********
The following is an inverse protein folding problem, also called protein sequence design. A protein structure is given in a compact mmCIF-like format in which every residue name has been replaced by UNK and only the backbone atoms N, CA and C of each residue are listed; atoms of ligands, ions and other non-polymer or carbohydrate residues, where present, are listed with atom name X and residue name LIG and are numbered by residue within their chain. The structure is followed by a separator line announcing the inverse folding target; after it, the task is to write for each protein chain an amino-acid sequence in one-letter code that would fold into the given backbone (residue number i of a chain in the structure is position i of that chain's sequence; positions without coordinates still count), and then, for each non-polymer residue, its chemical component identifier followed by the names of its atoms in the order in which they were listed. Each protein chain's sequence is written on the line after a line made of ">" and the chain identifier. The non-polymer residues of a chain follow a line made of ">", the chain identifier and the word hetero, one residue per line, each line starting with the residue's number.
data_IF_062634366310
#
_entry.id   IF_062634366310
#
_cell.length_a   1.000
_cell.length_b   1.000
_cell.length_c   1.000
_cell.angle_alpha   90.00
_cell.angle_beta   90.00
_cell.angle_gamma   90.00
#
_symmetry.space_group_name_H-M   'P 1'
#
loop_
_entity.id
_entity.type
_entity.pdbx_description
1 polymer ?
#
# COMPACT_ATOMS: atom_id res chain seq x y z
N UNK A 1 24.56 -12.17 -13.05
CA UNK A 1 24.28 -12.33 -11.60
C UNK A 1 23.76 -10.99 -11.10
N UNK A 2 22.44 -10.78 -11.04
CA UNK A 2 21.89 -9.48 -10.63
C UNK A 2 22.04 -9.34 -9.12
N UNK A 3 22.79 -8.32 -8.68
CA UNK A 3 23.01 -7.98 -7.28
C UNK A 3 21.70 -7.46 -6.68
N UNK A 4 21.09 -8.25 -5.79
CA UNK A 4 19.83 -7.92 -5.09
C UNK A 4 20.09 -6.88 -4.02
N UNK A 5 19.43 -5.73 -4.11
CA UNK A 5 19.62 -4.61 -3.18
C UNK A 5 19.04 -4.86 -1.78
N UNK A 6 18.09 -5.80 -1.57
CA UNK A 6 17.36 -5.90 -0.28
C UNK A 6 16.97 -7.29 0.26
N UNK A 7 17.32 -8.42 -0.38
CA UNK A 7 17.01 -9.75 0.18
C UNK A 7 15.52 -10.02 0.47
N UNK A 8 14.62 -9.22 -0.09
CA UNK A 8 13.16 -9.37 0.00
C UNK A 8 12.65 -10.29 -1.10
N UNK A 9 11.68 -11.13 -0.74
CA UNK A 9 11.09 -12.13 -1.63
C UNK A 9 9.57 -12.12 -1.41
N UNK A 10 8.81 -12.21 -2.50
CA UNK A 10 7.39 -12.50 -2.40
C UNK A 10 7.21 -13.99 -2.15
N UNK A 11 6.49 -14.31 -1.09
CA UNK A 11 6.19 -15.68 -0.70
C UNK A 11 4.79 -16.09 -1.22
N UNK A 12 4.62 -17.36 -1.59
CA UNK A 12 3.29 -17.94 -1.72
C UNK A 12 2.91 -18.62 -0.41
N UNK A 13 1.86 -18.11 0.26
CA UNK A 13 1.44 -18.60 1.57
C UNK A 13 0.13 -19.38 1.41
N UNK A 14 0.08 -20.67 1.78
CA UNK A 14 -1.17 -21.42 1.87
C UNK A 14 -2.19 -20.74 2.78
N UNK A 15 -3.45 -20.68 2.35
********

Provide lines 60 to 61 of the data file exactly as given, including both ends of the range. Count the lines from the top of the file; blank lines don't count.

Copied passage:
C UNK A 13 0.13 -19.38 1.41
N UNK A 14 0.08 -20.67 1.78